Ken Ball “Buck” Buchanan    Charlie Chaplin  

In May 1941 the Middle East RAF received its first Bristol Beaufighter units, NOS 252 and 272 squadrons, which initially staged vis Gibraltar to Malta. By early June Beaufighters of 272 Squadron had begun a few offensive operations from Egypt, being based at Edku, some 25 miles east of Alexandria. Thus the “mighty beau” entered the lists in North Africa. From then until the end of the Mediterranean war Beaufighter crews were to wreak havoc and destruction among the land, sea, and air forces of the axis “partners”, both by day and by night. With its four 20mm Hispano cannon in the belly and up to six 0.303-inch calibre Browning machine guns in the wings, the Beau was the RAF’s heaviest-armed fighter of the 1939-1945 war; while its ability to carry additional under-wing 3 inch rocket projectiles (RP), bombs, torpedoes, or long-range fuel drop-tanks, gave the Beau a versatility in opertional roles denied to virtually all its contemporaries.
Moreover, the design’s rugged construction could absorb astonishing amounts of damage and still deliver a live crew from any potentially disastrous crash-landing; an asset which gave the Beau crews utter confidence in their warhorse in almost every circumstance. Admittedly Beaufighters were heavy, requiring no small amount of physical strength to execute violent maneuvers in any emergency, but once familiar with the Beau’s idiosyncrasies most pilots swore by the aircraft.

His aggesssive leadership of 272 Squadron brought Buchanan the award of DSO in January 1943, and within the next four months he added four more enemy aircraft destroyed or damaged to his tally before, in June , handing over his command to Wing Commander W.A. Wild. Never content with his staff paperwork, Buchanan soon returned to the operational scene when, in October 1943, he was appointed CO of No227 Squadron, another Beaufighter unit, based then at Nicosia, Cyprus and later Berka 3 airfield. 227’s prime roles were anti shipping strikes and convoy protection in the Aegean theatre of wat, and it was while returning from one such sortie several weeks later that Buchanan had to ditch his flak-damaged Beaufighter in the sea. He and his navigator were seen to get aboard their dinghy safely but subsequent air searches failed to relocate them until days later, by which time “Buck” Buchanan had died of exposure and thirst.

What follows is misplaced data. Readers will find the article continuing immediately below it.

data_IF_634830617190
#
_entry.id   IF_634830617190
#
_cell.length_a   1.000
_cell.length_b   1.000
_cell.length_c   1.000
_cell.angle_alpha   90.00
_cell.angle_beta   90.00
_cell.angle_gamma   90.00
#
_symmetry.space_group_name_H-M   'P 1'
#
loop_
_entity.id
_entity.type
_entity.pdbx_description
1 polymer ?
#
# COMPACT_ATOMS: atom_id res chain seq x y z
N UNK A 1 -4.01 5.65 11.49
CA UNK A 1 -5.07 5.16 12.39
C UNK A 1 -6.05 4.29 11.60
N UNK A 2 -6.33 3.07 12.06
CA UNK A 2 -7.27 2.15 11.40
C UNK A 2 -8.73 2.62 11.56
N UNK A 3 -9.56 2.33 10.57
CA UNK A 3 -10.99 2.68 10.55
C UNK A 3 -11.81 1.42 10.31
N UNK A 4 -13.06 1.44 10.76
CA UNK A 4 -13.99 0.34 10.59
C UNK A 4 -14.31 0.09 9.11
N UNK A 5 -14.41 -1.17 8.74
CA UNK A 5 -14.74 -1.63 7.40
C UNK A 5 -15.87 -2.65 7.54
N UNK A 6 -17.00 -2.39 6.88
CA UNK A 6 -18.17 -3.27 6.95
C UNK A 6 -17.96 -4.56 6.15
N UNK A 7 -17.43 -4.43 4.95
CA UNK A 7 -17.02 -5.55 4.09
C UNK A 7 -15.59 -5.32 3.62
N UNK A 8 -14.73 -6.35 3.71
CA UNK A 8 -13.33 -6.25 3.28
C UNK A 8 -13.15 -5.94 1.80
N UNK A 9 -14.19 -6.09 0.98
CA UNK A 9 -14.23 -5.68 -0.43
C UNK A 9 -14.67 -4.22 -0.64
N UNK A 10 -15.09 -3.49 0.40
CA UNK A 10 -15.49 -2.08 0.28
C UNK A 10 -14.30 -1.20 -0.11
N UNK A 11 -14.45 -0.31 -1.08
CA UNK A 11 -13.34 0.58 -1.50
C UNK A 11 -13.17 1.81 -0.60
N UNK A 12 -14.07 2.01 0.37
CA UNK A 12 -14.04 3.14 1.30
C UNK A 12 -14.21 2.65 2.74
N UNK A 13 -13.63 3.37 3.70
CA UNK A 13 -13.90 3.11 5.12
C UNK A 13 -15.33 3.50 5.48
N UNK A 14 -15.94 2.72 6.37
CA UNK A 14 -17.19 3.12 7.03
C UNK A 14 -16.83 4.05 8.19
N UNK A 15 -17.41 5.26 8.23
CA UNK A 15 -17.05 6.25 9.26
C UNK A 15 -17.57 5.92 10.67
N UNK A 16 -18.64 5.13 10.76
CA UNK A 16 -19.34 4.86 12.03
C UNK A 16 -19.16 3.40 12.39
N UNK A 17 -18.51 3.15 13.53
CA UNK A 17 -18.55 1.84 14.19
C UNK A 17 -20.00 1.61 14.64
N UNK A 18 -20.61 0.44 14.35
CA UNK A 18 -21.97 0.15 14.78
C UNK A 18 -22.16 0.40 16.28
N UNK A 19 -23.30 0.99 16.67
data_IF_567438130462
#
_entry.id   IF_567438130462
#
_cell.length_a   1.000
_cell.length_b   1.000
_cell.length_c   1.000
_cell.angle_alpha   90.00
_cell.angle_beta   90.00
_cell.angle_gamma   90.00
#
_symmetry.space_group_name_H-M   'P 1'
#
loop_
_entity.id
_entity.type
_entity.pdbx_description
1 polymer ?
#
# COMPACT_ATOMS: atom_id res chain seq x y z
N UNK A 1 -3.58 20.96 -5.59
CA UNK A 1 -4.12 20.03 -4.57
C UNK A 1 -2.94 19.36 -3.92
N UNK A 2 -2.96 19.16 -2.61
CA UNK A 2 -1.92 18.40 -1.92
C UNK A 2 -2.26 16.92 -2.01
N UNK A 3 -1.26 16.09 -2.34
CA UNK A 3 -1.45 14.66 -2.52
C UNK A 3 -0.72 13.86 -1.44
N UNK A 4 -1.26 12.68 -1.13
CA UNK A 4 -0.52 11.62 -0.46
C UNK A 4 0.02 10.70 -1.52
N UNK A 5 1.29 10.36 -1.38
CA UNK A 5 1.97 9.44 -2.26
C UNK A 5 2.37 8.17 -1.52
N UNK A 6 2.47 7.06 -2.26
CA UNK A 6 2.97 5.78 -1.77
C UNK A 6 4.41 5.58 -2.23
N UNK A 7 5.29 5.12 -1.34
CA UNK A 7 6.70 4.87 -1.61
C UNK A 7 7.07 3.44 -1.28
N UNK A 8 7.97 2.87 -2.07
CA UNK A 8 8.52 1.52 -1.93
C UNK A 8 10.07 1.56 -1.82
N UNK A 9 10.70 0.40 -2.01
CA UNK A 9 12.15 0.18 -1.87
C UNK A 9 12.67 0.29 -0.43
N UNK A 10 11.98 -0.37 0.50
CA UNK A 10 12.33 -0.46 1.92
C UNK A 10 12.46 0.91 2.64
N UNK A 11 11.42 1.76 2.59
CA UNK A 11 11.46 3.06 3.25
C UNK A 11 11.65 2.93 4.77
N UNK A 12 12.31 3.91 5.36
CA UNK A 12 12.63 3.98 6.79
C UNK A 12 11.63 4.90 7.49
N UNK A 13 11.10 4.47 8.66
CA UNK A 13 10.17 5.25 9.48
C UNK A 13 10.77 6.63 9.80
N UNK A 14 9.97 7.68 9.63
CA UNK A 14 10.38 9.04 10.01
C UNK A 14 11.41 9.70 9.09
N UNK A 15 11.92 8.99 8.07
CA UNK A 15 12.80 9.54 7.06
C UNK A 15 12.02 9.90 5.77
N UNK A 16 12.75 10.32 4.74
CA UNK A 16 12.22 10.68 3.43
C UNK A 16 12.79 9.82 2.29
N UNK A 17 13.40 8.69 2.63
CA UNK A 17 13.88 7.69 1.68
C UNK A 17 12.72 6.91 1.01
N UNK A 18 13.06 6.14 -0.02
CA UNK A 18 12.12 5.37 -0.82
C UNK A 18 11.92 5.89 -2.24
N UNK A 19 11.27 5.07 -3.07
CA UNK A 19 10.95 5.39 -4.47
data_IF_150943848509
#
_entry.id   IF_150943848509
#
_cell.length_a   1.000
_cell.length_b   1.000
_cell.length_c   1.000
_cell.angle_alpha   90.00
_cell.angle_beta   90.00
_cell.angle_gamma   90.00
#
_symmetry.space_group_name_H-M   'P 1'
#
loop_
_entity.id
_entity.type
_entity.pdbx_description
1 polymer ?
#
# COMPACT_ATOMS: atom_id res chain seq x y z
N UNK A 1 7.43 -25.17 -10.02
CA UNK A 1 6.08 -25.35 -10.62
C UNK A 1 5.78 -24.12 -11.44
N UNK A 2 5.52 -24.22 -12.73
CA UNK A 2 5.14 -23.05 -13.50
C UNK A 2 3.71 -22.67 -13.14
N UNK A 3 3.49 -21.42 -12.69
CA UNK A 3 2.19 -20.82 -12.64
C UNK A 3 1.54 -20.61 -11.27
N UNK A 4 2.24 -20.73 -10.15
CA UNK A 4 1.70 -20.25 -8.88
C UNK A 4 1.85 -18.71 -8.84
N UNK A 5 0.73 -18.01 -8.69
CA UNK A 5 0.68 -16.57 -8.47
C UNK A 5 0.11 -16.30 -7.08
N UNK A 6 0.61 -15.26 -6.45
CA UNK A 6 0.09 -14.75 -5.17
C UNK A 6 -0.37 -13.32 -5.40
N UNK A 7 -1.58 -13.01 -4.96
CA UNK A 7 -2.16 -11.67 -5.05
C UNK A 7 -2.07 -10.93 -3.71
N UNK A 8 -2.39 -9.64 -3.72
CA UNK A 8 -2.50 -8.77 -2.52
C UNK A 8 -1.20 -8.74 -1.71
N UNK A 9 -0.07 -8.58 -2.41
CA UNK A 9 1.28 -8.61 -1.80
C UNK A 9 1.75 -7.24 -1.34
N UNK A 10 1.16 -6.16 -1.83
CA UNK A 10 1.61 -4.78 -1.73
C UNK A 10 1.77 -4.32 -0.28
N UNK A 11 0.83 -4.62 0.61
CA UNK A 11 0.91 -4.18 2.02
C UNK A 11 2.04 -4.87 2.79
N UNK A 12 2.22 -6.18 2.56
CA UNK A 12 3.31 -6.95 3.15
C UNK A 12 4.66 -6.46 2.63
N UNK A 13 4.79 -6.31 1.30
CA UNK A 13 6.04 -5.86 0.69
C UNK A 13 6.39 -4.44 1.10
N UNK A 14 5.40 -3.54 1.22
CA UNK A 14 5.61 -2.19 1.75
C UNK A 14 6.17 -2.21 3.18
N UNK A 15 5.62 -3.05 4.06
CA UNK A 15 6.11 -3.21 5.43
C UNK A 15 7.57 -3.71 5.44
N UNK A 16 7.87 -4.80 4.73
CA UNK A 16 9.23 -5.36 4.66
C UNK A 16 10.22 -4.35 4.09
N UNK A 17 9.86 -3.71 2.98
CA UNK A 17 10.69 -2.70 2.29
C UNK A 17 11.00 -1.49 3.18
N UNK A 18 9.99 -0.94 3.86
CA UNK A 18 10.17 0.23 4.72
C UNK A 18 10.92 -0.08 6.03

The report of his death in such tragic circumstances deeply affected many of the men who had flown with him over previous years. As one contemporary said of him:
Buck , had he lived in another era, would have been a buccaneer by natural inclination and character. His dandyish outward appearance belied his courage and dash, because he had the guts of a lion when the chips were down. He was one of the very few men whom I’ve always felt highly privileged to have known.
“Buck” Buchanan’s operational record was outstanding by any standards in the context of Beaufighters but he was not alone in establishing a high reputation while flying a “Bristol Brute”. A contemporary with 272 Squadron, Squadron leader Anthony Watson, eventually acheived near-equal fame for his exploits in Beaus. An ex-farmer from Surrey, Tony Watson was a Belnheim pilot with No 203 Squadron in May 1941 involved with the Rashid Ali uprising in Iraq which was threatenign the RAF station at Habbaniyah. During a bomb atack on Fort Rutbah he saw a fellow Blenheim shoot down and, despite nearby rebel armoured cars and troops, cooly landed in open country and retrieved the Blenheim pilot; a feat which brought him a DFC award two months later.